Welcome to my spring garden! Oh my goodness, we are living through strange times right now. Secluded at home with my husband, I’m in daily contact with my children, my mum and my good friends. But while I’m happy to check in on them, I am so aware of those working in the health care world who are taking risks everyday to care for others. Also people working in food retail who ensure that we can all still buy provisions, or the transporters and shippers who are currently so vital in keeping the economy going. We are all so grateful for the work they are doing.
Like many of you, I feel pretty helpless to do anything except to stay at home and prevent the spread of the virus. We are not going out at all, except for a weekly trip to buy food. As well as working from my office, I’m using this confinement period to prepare my spring garden. Sowing seeds, laying a final mulch and planning the year ahead.
This week on my Instagram I’ll be sharing lots of videos from my garden, hoping to bring you a little welcome calm and comfort.
Today I wanted to explain how and why I have doubled the size of my vegetable garden, or potager.
I’ve since become an evangelist for no-dig gardens, it is amazing! We add new layers of mulch, compost, leaves etc at the end of each year, and by the time the spring comes around, we have a beautiful weed-free bed ready to plant, or sow directly.
So inspired by this time saving method, this year I decided to double my vegetable garden. We dug out the paths last fall, and they will soon be filled with sand. We have created the same wattle fencing around the new beds, and are nearly done replacing the fencing on the original beds. The choice of wood is important here. The first beds were fenced in with hazelnut branches, but they only last two or three years. The new wattling is made from chestnut branches, that I bought from a producer in the center of France, and he tells me they will last closer to 8 or 9 years.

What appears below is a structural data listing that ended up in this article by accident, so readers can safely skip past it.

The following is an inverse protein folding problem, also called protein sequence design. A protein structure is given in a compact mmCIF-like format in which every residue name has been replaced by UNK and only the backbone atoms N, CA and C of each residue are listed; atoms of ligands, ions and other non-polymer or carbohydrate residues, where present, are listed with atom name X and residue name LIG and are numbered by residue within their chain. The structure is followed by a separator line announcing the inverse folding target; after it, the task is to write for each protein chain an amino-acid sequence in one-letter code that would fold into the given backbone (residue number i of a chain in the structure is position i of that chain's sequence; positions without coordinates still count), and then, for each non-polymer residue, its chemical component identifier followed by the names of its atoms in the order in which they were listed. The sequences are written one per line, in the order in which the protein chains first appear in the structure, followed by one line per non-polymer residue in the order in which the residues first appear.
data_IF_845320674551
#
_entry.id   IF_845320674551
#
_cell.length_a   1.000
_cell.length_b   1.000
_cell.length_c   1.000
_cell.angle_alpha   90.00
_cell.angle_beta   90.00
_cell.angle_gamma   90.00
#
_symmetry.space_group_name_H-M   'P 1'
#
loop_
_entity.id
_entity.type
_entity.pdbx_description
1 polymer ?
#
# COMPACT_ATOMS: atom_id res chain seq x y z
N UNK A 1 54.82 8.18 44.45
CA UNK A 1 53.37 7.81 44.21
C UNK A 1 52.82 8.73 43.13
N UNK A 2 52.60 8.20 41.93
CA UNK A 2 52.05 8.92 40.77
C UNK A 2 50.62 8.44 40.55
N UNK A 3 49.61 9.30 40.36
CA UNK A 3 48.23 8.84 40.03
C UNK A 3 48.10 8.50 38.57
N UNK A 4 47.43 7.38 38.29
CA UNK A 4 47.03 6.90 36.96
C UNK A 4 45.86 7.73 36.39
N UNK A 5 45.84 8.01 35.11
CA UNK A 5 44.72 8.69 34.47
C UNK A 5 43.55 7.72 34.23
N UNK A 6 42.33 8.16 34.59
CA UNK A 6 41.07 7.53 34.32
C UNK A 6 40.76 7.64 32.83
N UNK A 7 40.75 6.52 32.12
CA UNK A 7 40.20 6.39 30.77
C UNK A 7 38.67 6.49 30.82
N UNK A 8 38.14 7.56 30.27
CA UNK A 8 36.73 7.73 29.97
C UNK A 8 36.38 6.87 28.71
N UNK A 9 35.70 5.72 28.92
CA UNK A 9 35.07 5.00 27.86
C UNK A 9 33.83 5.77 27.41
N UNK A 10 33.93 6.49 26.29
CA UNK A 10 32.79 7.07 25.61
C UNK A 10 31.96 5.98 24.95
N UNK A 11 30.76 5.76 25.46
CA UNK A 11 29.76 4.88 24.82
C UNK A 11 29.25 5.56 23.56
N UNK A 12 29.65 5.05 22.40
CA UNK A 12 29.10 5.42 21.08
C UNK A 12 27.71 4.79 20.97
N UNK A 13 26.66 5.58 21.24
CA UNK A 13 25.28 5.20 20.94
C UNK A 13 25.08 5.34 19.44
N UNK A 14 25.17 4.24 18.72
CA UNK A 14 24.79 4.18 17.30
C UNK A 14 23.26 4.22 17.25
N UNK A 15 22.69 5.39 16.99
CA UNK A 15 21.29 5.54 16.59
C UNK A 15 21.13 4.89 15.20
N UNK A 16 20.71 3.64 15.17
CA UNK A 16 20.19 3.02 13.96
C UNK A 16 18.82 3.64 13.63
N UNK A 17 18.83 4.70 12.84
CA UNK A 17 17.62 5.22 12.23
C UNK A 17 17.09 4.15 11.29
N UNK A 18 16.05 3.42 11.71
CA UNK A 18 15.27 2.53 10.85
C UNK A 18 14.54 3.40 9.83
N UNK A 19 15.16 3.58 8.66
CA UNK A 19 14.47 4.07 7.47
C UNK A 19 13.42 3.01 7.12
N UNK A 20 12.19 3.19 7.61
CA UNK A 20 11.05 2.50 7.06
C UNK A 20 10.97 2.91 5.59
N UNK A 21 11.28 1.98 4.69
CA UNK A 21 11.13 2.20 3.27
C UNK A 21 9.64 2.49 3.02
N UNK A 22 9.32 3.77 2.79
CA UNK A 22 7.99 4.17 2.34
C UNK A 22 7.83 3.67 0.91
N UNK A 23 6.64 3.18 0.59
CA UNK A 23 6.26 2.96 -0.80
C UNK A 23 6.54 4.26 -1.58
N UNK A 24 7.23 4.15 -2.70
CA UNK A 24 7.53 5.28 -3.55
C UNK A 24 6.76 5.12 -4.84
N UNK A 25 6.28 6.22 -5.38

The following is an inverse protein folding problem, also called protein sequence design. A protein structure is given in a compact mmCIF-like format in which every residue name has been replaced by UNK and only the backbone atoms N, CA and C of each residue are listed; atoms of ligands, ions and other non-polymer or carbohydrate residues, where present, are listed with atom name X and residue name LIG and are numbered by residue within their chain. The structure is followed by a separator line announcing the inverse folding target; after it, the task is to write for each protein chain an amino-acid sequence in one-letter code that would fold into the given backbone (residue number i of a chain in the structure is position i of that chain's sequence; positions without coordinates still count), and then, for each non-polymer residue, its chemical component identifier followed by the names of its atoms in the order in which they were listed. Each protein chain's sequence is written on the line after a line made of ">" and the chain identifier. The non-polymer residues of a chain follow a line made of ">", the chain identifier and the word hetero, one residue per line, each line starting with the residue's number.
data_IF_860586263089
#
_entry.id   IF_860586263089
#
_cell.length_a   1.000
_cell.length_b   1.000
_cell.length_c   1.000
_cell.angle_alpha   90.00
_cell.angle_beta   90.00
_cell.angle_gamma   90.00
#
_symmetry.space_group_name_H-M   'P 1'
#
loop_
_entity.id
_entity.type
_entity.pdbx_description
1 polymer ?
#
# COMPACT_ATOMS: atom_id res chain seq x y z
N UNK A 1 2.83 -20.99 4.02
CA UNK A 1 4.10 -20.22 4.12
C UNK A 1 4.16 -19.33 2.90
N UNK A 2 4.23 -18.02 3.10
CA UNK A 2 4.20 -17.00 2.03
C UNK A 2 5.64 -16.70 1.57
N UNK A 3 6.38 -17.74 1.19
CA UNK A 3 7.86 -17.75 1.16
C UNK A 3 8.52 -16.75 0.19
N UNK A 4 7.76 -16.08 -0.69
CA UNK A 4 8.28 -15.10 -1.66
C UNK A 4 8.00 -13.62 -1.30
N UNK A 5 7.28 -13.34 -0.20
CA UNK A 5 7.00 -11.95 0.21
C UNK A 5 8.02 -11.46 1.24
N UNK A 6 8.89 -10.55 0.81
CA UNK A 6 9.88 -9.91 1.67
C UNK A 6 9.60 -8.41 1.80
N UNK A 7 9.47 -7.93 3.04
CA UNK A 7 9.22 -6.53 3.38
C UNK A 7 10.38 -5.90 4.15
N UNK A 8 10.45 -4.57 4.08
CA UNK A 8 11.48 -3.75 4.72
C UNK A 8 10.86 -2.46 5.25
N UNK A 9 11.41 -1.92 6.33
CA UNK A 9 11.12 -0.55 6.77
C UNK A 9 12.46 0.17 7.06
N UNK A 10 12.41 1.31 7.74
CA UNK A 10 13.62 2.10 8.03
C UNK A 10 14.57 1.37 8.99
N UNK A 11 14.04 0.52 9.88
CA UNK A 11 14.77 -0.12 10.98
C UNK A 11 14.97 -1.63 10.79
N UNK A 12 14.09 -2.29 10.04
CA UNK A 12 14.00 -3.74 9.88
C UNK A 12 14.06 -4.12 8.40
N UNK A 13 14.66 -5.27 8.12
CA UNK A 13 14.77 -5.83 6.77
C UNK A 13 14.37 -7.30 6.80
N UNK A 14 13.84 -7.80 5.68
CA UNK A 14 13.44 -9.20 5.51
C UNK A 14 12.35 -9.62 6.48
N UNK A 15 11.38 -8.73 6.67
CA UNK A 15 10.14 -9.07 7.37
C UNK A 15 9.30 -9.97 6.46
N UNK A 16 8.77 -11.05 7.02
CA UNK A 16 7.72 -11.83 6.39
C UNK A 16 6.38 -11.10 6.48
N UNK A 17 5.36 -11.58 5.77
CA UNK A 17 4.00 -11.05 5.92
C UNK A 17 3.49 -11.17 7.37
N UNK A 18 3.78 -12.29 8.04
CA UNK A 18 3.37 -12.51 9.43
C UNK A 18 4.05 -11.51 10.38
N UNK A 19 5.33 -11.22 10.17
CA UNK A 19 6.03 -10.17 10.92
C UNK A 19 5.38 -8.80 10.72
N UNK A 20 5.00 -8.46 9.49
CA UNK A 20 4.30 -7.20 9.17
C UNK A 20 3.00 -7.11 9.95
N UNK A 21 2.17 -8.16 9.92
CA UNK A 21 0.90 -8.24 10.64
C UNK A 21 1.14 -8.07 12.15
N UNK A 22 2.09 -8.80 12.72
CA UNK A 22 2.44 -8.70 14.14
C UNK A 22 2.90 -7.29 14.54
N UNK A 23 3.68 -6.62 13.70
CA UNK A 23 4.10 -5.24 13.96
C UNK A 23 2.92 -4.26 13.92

Of course it is one thing to create the new beds, but now we have to fill them. Last year I was lucky to visit some spectacular gardens where I took lots of pictures and notes, on how to plant and stake and design the beds.
Aesthetics are very important of course, ‘cos you know that I love a good photo :). But the first decisions were what do we want to eat from this garden? There is one bed that will be given over to herbs; we have huge established rhubarb already, but besides that it is a clean slate.
So I thought that you may have some advice for me. Crops that you have grown successfully in your garden, or others that should be avoided. There is an added difficulty this year with all our garden centres closed due to the virus. Consequently, I am sowing seeds! Gulp! Did I just say that?! I’ve never been very clever at growing from seed, but this time I have no choice. I’m trying to stay concentrated, and remember to check in on them everyday, and water. We have a very small green house, where I’ve made some very makeshift potting tables with some old doors and trestles. Not really high-tech, but it’s getting the job done.
I’d love to hear if you are out in your garden avoiding seclusion blues. Are you experienced at sowing seeds? Have you also adopted the no-dig method. There are videos going up on my instagram everyday this week, with images of the garden, of my seeds and the potager. Please pop over and take a look.
Take care my friends. Stay inside, or stay isolated. The only way we can stop this pandemic is to avoid contact with other people, and we really have to take that seriously. Let’s beat this thing together!